For August 2021, EIA forecast production to be 26,775 kb/d. Actual production as reported by OPEC was 26,762 kb/d. Amazingly accurate.
In July, OPEC + announced they will add 400 kb/d/mth from August to December for a total of 2,000 kb/d. Of the 2,000 kb/d, OPEC will add 1,712 kb/d according to the EIA. The EIA’s projected OPEC monthly increases for August to December are, 65, 575, 425, 329, and 318 kb/d, respectively.
OPEC’s production for the second half of 2022 is projected to be flat and close to 250 kb/d lower than OPEC’s output on January 2020, just prior to the onset of the pandemic.
This chart shows the historical supply/demand situation up to August 2021 and after that, the EIA’s forecast out to December 2022. After the supply surplus from February to June of 2020, world oil supply was intentionally reduced by OPEC and its partners. The US also reduced its output but the reduction was related more to the low price of oil.
From April 2022 to November 2022, the STEO is forecasting an average surplus of close to 610 kb/d.
2) Drilling Productivity Report
The Drilling Productivity Report (DPR) uses recent data on the total number of drilling rigs in operation along with estimates of drilling productivity and estimated changes in production from existing oil wells to provide estimated changes in oil production for the principal tight oil regions. The following charts are updated to October 2021.
Above is the total oil production from the 7 DPR basins that the EIA tracks. Note that the DPR production includes both LTO oil and oil from conventional fields
The DPR is projecting output for October 2021 to increase by 67 kb/d over September to 8,135 kb/d. From March to September, output in the DPR is forecast to increase by 298 kb/d or close to 42.5 kb/d/mth and appears to be accelerating.
The September output in the August SPR report was revised down from 8,085 kb/d to 8,068 kb/d in the September DPR report.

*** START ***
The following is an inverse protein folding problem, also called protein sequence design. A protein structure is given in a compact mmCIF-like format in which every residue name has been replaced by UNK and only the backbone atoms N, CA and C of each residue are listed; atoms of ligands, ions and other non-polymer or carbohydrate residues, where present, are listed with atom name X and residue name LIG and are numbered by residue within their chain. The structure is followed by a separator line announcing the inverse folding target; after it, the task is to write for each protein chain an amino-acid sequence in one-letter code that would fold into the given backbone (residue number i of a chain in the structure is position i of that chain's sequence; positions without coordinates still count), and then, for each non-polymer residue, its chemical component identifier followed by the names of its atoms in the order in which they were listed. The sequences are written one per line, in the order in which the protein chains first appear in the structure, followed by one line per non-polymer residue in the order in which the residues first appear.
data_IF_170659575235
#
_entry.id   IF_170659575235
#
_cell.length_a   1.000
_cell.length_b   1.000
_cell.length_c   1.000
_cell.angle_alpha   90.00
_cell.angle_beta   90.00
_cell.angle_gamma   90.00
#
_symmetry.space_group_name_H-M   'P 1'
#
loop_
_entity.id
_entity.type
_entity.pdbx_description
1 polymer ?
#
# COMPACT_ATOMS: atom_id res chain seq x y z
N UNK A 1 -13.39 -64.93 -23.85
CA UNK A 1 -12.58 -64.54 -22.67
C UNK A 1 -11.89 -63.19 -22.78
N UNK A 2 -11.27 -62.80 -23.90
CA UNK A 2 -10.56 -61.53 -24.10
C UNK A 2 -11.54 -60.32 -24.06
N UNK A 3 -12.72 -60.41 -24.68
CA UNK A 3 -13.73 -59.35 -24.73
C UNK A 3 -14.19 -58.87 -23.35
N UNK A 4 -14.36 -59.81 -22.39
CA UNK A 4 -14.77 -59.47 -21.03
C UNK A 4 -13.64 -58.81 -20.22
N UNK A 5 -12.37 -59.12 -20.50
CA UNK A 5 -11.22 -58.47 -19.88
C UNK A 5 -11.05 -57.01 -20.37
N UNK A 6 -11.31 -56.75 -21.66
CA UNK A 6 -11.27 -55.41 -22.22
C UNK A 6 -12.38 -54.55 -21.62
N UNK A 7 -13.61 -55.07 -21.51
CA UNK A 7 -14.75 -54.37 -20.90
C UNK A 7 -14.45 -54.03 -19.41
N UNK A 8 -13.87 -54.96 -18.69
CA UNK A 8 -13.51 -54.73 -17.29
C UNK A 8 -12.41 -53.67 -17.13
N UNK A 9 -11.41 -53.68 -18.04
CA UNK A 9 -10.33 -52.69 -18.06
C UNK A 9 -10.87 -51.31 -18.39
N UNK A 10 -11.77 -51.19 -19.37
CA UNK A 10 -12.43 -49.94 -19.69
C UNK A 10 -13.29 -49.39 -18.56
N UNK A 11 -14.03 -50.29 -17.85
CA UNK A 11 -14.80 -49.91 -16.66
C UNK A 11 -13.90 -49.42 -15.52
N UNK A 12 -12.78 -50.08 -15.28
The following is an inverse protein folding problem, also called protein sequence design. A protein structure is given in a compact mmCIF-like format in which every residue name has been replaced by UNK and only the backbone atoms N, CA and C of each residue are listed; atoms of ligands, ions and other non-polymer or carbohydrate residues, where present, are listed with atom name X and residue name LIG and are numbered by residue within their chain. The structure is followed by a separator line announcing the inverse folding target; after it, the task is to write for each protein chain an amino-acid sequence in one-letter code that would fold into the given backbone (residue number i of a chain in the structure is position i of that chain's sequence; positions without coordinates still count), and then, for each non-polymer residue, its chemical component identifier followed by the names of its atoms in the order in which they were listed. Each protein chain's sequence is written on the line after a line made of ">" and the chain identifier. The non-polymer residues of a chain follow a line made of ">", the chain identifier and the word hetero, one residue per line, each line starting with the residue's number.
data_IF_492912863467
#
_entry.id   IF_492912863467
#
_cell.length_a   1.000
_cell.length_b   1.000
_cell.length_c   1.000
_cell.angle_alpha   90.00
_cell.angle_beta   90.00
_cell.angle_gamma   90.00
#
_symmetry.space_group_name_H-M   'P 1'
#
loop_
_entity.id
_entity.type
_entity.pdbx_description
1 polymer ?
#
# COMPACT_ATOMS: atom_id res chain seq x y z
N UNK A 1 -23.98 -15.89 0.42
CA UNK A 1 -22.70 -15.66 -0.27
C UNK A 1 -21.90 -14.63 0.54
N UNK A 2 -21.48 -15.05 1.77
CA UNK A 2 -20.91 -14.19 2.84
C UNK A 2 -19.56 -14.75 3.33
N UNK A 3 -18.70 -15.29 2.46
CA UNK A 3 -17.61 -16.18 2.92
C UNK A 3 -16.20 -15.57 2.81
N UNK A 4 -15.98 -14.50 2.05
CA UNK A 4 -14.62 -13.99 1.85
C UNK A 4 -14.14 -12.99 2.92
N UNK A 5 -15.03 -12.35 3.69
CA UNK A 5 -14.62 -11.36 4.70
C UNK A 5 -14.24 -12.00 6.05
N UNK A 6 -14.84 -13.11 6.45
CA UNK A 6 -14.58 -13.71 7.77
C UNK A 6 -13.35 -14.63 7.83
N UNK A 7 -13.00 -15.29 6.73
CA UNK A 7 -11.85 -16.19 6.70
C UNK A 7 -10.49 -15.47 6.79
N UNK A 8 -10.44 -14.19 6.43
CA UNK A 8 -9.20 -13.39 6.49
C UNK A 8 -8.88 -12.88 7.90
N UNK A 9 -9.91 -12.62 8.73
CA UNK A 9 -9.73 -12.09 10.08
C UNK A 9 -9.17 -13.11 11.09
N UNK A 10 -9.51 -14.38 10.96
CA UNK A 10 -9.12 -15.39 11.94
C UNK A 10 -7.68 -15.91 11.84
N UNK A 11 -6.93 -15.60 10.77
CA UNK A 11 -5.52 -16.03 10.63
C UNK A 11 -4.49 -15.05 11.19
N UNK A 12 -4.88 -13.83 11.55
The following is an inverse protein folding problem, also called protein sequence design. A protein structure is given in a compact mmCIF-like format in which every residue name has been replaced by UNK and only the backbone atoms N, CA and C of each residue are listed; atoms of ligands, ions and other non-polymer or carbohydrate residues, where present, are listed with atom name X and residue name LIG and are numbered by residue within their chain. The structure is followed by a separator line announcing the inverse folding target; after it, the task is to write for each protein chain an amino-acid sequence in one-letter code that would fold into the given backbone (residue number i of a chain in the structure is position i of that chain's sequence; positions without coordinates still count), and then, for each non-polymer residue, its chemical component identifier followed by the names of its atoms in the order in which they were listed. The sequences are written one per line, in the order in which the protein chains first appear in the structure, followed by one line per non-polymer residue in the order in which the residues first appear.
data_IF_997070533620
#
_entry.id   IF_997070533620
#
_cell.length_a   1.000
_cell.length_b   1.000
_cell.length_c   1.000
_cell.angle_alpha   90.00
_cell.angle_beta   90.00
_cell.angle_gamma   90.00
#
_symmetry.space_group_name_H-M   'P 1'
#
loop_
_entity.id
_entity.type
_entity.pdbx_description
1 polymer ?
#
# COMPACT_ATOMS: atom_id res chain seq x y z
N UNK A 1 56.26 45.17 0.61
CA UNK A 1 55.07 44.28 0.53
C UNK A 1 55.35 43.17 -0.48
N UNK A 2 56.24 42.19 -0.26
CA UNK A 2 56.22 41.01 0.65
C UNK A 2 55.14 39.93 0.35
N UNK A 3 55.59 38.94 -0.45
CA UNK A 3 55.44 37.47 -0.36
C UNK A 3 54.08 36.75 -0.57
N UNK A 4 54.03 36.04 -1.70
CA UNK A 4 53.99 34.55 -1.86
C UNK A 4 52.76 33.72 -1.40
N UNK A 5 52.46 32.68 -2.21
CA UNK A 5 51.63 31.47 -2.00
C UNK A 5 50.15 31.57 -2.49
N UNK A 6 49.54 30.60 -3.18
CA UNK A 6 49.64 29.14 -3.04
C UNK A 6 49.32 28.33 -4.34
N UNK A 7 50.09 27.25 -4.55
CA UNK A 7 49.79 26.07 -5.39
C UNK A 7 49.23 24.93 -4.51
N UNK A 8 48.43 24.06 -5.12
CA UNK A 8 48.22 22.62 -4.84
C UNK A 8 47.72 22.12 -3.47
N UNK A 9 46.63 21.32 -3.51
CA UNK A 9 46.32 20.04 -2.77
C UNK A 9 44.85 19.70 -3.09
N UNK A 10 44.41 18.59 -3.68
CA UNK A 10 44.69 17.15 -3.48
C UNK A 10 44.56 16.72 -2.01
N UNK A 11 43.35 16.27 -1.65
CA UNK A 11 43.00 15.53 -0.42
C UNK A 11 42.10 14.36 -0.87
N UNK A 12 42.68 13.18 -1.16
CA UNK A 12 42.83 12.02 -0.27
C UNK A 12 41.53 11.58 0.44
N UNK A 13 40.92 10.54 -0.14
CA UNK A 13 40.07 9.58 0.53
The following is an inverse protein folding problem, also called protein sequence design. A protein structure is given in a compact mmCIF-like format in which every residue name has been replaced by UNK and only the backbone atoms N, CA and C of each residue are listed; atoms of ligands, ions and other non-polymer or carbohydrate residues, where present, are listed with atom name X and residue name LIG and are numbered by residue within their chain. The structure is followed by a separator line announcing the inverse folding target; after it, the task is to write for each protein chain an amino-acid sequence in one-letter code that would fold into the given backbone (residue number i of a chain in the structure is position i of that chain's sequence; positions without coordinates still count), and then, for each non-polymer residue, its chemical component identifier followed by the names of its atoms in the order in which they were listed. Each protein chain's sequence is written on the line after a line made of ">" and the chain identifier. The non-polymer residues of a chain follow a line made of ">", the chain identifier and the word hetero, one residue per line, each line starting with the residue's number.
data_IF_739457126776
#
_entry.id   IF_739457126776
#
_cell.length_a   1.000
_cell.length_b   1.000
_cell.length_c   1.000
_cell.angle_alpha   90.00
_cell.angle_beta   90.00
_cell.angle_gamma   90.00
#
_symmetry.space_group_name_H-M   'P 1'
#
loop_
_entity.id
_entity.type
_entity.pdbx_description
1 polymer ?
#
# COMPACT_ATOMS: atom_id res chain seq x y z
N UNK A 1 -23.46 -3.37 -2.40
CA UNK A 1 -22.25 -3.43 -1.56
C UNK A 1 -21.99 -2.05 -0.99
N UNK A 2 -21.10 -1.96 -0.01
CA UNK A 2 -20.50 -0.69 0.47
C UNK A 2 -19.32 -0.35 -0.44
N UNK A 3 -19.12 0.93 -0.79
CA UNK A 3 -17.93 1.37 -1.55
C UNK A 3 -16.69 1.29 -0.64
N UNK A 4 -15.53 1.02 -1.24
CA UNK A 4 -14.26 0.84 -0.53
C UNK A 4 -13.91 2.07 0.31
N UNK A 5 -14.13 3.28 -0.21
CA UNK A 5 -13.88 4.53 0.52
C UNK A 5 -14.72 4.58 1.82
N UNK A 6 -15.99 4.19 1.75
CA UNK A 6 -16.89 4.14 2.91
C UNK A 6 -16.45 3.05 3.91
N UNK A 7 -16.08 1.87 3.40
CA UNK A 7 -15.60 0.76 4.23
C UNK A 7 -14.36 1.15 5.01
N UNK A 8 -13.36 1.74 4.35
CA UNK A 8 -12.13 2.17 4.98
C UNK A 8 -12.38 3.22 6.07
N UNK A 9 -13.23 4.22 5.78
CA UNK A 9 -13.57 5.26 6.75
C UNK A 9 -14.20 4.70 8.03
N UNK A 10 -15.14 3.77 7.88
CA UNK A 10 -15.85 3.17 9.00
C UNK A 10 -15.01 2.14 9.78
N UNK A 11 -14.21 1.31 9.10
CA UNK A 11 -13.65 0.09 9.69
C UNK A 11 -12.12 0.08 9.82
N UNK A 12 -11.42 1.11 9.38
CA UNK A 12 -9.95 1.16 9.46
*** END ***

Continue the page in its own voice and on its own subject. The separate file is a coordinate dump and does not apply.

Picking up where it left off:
Permian output in October 2021 is projected to be 4,826 kb/d, up by 53 kb/d from September. From March to October production increased by 331 kb/d or approximately 47.3 kb/d/mth. At this rate, Permian production will exceed the March 2020 peak of 4,898 kb/d in December.
During July, 263 wells were drilled and 393 were completed. The completed wells added 286 kb/d to the forecast July output. The decline was 238 kb/d which resulted in a net increase of 48 kb/d. If no DUCs were completed, output would have been close to 191 kb/d. (263/393*286 = 191).
This would have resulted in a decline of 47 kb/d rather than the 48 kb/d increase. Note that this is just a one month estimate. As time goes on and fewer wells are drilled and completed, the decline rate would also drop. The point being made here is that it’s the completion of the extra DUCs that is increasing production.
At some point more drilling will be required as the number of Prime/Sweet DUCs diminishes.
Shale profile has an excellent long-term projection for the Permian.Permian Oil & Gas Production Data | Update Through June 2021
The forecast for the Eagle Ford basin has shown a dropping but slowing output for six consecutive months. Output is expected to remain unchanged in October at 1,053 kk/d.
In July, 57 wells were drilled and 101 were completed. The completion of 44 DUCs was required just to hold output flat. In July, EF had 912 DUCs remaining. How many of those are dead DUCs, 1/2? Anybody willing to venture a guess?